Notwithstanding the absence of a warranty, the gravamen of the Purchasers' complaint, as the Developer points out, still is that a pipeless furnace should not have been put in houses of the design here involved. The testimony strongly supports the contention that this heating equipment was unsuitable for these houses. It also shows the difficulties and dangers of injury resulting from the use of this equipment, particularly because of the presence of hot grilles in the narrow hallways of these houses where the Purchasers and members of their households, including children, were compelled to cross them and where some sustained burns as the result of falls on the grilles. In the absence, however, of any warranty, the unsuitability alone of these so-called floor furnaces is not sufficient to fasten liability on the Developer.

Questions remain as to whether or not these heating units were installed in a workmanlike manner, as to whether the Purchasers can enforce claims against the Developer if they were not, and as to the measure of damages.

The Developer contends that by the acceptance of deeds to their respective properties the Purchasers are barred from maintaining any action based upon alleged non-compliance with the terms of the contracts of sale. Although the general rule is that the acceptance of a deed conveying real estate gives rise to a prima facie presumption that it is an execution of the entire contract of sale and that the rights of the parties are to be determined by the deed, the acceptance of a deed does not effect a merger of collateral agreements where it appears that the deed is only a partial execution of the contract, and, for this reason, the presumption has been held inapplicable in a number of cases where a contract of sale called for the construction of a house and the conveyance of a lot with the completed house on it. Kandalis v. Paul Pet Construction Co., 210 Md. 319, 123 A.2d 345; Laurel Realty Co. v. Himelfarb, 194 Md. 672, 72 A.2d 23; Edison Realty Co. v. Bauernschub, 191 Md. 451, 62 A.2d 354; Stevens v. Milestone, 190 Md. 61, 57 A.2d 292; Levin v. Cook, supra. See also Rosenthal v. Heft, 155 Md. 410, 142 A. 598.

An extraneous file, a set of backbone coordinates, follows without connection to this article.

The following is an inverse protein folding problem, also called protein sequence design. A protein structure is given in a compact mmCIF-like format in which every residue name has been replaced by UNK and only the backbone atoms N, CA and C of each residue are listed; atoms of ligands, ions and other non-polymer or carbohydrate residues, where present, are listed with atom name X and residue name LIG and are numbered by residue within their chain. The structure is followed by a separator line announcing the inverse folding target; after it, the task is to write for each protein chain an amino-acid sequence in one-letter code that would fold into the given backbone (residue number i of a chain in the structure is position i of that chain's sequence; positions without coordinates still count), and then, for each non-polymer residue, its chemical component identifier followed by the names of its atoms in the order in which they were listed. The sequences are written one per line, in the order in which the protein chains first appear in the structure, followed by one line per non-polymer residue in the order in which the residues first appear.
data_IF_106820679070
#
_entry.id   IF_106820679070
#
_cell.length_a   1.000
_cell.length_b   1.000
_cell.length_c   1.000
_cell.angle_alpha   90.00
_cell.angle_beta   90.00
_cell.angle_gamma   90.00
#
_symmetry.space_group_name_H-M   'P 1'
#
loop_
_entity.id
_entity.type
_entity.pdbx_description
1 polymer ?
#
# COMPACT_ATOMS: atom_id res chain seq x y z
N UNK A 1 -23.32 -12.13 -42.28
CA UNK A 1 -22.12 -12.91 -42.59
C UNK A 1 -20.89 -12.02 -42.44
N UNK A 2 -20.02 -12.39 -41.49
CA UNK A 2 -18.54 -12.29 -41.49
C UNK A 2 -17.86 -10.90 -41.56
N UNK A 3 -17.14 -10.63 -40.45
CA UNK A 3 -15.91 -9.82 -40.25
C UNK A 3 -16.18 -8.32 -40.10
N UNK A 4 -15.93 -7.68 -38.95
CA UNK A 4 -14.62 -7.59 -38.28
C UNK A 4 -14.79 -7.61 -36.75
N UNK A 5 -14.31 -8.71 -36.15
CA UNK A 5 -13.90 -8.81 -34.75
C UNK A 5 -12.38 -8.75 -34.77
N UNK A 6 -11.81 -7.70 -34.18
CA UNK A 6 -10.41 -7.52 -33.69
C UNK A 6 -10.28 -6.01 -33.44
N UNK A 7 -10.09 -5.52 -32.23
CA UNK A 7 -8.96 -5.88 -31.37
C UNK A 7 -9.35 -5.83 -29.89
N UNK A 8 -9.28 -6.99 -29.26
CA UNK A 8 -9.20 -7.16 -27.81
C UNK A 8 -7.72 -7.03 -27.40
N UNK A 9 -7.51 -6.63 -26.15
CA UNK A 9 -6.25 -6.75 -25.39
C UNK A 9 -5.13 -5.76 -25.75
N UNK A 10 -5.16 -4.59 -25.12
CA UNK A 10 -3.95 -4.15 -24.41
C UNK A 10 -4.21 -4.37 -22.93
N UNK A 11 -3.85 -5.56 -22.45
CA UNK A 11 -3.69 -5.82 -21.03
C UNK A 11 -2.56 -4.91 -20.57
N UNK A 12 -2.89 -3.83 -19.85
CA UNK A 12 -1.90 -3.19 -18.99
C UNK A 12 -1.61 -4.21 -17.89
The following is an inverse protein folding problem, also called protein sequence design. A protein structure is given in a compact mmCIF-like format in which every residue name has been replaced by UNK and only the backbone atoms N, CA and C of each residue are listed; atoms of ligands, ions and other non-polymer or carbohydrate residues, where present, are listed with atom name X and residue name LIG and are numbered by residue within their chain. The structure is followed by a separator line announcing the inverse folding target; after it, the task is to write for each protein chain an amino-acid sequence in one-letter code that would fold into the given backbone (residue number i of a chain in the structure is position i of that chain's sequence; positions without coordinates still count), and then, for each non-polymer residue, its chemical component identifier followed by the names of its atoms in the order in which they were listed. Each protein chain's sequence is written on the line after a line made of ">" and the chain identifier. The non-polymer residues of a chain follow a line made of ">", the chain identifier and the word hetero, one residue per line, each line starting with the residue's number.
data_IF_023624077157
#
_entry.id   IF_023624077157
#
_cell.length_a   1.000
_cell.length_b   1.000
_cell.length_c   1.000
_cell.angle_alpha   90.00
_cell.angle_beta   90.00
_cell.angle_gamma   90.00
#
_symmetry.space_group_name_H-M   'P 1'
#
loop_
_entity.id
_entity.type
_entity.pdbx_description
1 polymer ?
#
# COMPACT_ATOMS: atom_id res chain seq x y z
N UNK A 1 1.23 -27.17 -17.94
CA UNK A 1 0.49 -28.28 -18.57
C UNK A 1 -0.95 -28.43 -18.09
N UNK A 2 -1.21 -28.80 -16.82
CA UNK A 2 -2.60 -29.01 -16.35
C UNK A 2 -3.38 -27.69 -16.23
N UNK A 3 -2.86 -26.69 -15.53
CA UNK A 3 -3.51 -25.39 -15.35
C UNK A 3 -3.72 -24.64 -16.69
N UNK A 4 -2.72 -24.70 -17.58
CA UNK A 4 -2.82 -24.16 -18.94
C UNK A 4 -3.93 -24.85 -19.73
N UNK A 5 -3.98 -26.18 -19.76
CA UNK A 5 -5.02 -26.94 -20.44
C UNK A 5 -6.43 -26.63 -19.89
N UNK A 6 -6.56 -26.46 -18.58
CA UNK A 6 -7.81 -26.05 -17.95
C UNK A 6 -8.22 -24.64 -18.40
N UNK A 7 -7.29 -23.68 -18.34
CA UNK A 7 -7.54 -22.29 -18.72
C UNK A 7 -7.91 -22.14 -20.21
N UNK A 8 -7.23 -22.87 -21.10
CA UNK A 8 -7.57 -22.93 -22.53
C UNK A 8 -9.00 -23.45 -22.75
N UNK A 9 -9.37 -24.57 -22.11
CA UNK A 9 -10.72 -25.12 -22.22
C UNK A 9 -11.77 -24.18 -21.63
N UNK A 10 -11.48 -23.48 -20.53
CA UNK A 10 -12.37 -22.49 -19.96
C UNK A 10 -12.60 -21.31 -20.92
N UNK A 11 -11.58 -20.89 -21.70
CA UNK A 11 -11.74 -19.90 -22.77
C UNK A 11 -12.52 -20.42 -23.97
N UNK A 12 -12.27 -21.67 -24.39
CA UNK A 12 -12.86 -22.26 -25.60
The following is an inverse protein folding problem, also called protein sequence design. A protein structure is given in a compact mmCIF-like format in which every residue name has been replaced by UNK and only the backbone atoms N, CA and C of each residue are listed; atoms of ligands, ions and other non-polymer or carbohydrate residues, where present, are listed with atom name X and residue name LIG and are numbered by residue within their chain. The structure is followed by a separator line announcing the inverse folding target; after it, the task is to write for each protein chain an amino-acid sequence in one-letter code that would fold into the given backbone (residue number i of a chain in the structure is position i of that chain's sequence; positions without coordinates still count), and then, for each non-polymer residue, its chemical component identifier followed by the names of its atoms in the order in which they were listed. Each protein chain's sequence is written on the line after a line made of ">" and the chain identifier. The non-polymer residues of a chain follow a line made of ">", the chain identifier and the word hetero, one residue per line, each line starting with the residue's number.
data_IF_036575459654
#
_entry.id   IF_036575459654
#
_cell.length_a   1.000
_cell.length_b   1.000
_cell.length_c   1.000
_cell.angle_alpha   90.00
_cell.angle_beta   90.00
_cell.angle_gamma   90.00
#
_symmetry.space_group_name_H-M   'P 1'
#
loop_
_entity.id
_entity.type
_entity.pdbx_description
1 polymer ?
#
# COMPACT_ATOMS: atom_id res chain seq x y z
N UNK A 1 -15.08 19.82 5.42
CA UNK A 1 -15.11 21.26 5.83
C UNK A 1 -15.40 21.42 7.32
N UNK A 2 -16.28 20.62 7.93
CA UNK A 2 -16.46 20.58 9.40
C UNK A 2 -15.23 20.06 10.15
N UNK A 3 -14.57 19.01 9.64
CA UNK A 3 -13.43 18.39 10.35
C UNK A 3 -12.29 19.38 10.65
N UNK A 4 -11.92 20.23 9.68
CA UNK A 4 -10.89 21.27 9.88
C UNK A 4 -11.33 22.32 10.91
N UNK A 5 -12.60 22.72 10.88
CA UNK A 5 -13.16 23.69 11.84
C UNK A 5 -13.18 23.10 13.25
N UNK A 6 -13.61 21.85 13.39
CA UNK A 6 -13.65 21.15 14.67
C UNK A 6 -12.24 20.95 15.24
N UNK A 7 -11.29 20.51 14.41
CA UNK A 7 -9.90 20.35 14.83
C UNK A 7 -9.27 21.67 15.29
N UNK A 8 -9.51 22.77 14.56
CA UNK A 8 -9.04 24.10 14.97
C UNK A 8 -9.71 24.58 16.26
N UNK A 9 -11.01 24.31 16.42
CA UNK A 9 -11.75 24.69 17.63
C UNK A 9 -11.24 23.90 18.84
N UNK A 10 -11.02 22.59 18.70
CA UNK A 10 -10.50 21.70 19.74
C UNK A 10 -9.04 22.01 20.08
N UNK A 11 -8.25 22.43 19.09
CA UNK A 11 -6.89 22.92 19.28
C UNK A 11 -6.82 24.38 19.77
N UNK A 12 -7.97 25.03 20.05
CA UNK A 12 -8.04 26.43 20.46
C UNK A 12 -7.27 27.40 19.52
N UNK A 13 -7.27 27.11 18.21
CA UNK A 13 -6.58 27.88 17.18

The Developer also seeks to avoid any continued liability under the contract of sale on the ground that any defects in workmanship in the installation of the heating units were apparent when the Purchasers took possession and accepted their deeds, and that any claims which they might otherwise have are therefore barred. We think this contention is also untenable, since the alleged defects were not so obvious that the Purchasers must have known of them. See Barrie v. Abate, 209 Md. 578, 121 A.2d 862, where insufficient parging below ground level could not have been discovered without digging away the dirt around the foundation walls.

As we have already indicated, we do not think there was such delay on the part of the Purchasers in making known their complaints as to bar their suit. Mere acceptance of possession is not necessarily such a bar. Laurel Realty Co. v. Himelfarb, just cited above; Garbis v. Apatoff, 192 Md. 12, 63 A.2d 307; Lohmuller Building Co. v. Barrett, 146 Md. 617, 127 A. 482.